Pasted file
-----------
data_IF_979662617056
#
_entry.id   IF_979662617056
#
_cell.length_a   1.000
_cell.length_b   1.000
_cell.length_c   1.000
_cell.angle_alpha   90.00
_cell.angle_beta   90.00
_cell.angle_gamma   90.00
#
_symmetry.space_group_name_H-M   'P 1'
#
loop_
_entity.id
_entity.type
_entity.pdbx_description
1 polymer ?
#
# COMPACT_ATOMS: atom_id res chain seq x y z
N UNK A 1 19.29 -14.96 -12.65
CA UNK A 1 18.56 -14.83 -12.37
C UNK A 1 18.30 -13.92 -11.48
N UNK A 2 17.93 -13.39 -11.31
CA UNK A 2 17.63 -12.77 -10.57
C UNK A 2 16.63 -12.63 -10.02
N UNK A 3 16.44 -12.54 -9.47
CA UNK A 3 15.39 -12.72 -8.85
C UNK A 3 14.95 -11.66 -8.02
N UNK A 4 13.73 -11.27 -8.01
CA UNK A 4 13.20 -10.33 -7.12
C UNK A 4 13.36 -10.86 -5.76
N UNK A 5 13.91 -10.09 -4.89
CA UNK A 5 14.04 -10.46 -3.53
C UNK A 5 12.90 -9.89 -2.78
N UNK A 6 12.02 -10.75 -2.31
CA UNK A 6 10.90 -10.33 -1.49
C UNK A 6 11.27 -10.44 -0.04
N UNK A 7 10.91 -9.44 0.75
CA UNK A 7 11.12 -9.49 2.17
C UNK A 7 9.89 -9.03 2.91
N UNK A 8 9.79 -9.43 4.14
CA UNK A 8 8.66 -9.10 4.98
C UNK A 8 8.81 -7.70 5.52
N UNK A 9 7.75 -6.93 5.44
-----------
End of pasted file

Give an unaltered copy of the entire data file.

data_IF_979662617056
#
_entry.id   IF_979662617056
#
_cell.length_a   1.000
_cell.length_b   1.000
_cell.length_c   1.000
_cell.angle_alpha   90.00
_cell.angle_beta   90.00
_cell.angle_gamma   90.00
#
_symmetry.space_group_name_H-M   'P 1'
#
loop_
_entity.id
_entity.type
_entity.pdbx_description
1 polymer ?
#
# COMPACT_ATOMS: atom_id res chain seq x y z
N UNK A 1 19.29 -14.96 -12.65
CA UNK A 1 18.56 -14.83 -12.37
C UNK A 1 18.30 -13.92 -11.48
N UNK A 2 17.93 -13.39 -11.31
CA UNK A 2 17.63 -12.77 -10.57
C UNK A 2 16.63 -12.63 -10.02
N UNK A 3 16.44 -12.54 -9.47
CA UNK A 3 15.39 -12.72 -8.85
C UNK A 3 14.95 -11.66 -8.02
N UNK A 4 13.73 -11.27 -8.01
CA UNK A 4 13.20 -10.33 -7.12
C UNK A 4 13.36 -10.86 -5.76
N UNK A 5 13.91 -10.09 -4.89
CA UNK A 5 14.04 -10.46 -3.53
C UNK A 5 12.90 -9.89 -2.78
N UNK A 6 12.02 -10.75 -2.31
CA UNK A 6 10.90 -10.33 -1.49
C UNK A 6 11.27 -10.44 -0.04
N UNK A 7 10.91 -9.44 0.75
CA UNK A 7 11.12 -9.49 2.17
C UNK A 7 9.89 -9.03 2.91
N UNK A 8 9.79 -9.43 4.14
CA UNK A 8 8.66 -9.10 4.98
C UNK A 8 8.81 -7.70 5.52
N UNK A 9 7.75 -6.93 5.44